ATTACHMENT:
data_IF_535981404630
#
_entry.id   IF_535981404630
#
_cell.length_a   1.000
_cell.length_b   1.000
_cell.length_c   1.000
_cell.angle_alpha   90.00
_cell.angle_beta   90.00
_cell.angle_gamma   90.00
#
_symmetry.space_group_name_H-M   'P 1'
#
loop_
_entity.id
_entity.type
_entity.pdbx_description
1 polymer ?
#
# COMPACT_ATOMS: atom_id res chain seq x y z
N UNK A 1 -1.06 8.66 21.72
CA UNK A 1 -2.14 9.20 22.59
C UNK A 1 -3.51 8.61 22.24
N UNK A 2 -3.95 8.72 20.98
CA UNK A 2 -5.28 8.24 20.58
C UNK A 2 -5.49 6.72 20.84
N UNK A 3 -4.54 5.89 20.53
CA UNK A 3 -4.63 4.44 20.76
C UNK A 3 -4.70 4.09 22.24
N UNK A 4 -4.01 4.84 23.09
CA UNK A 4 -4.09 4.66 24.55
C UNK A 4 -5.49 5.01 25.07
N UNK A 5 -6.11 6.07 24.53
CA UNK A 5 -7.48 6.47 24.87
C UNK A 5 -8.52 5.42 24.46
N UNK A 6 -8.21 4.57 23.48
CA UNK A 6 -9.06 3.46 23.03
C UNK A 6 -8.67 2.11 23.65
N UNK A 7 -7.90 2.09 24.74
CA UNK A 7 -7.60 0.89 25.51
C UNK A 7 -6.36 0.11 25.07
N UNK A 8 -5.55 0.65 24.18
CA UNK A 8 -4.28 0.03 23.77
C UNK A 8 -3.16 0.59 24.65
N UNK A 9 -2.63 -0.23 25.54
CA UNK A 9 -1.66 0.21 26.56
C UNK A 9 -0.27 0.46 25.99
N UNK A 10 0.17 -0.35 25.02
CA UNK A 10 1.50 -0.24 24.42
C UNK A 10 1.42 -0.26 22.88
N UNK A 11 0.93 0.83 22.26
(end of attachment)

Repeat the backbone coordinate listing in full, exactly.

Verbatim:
data_IF_535981404630
#
_entry.id   IF_535981404630
#
_cell.length_a   1.000
_cell.length_b   1.000
_cell.length_c   1.000
_cell.angle_alpha   90.00
_cell.angle_beta   90.00
_cell.angle_gamma   90.00
#
_symmetry.space_group_name_H-M   'P 1'
#
loop_
_entity.id
_entity.type
_entity.pdbx_description
1 polymer ?
#
# COMPACT_ATOMS: atom_id res chain seq x y z
N UNK A 1 -1.06 8.66 21.72
CA UNK A 1 -2.14 9.20 22.59
C UNK A 1 -3.51 8.61 22.24
N UNK A 2 -3.95 8.72 20.98
CA UNK A 2 -5.28 8.24 20.58
C UNK A 2 -5.49 6.72 20.84
N UNK A 3 -4.54 5.89 20.53
CA UNK A 3 -4.63 4.44 20.76
C UNK A 3 -4.70 4.09 22.24
N UNK A 4 -4.01 4.84 23.09
CA UNK A 4 -4.09 4.66 24.55
C UNK A 4 -5.49 5.01 25.07
N UNK A 5 -6.11 6.07 24.53
CA UNK A 5 -7.48 6.47 24.87
C UNK A 5 -8.52 5.42 24.46
N UNK A 6 -8.21 4.57 23.48
CA UNK A 6 -9.06 3.46 23.03
C UNK A 6 -8.67 2.11 23.65
N UNK A 7 -7.90 2.09 24.74
CA UNK A 7 -7.60 0.89 25.51
C UNK A 7 -6.36 0.11 25.07
N UNK A 8 -5.55 0.65 24.18
CA UNK A 8 -4.28 0.03 23.77
C UNK A 8 -3.16 0.59 24.65
N UNK A 9 -2.63 -0.23 25.54
CA UNK A 9 -1.66 0.21 26.56
C UNK A 9 -0.27 0.46 25.99
N UNK A 10 0.17 -0.35 25.02
CA UNK A 10 1.50 -0.24 24.42
C UNK A 10 1.42 -0.26 22.88
N UNK A 11 0.93 0.83 22.26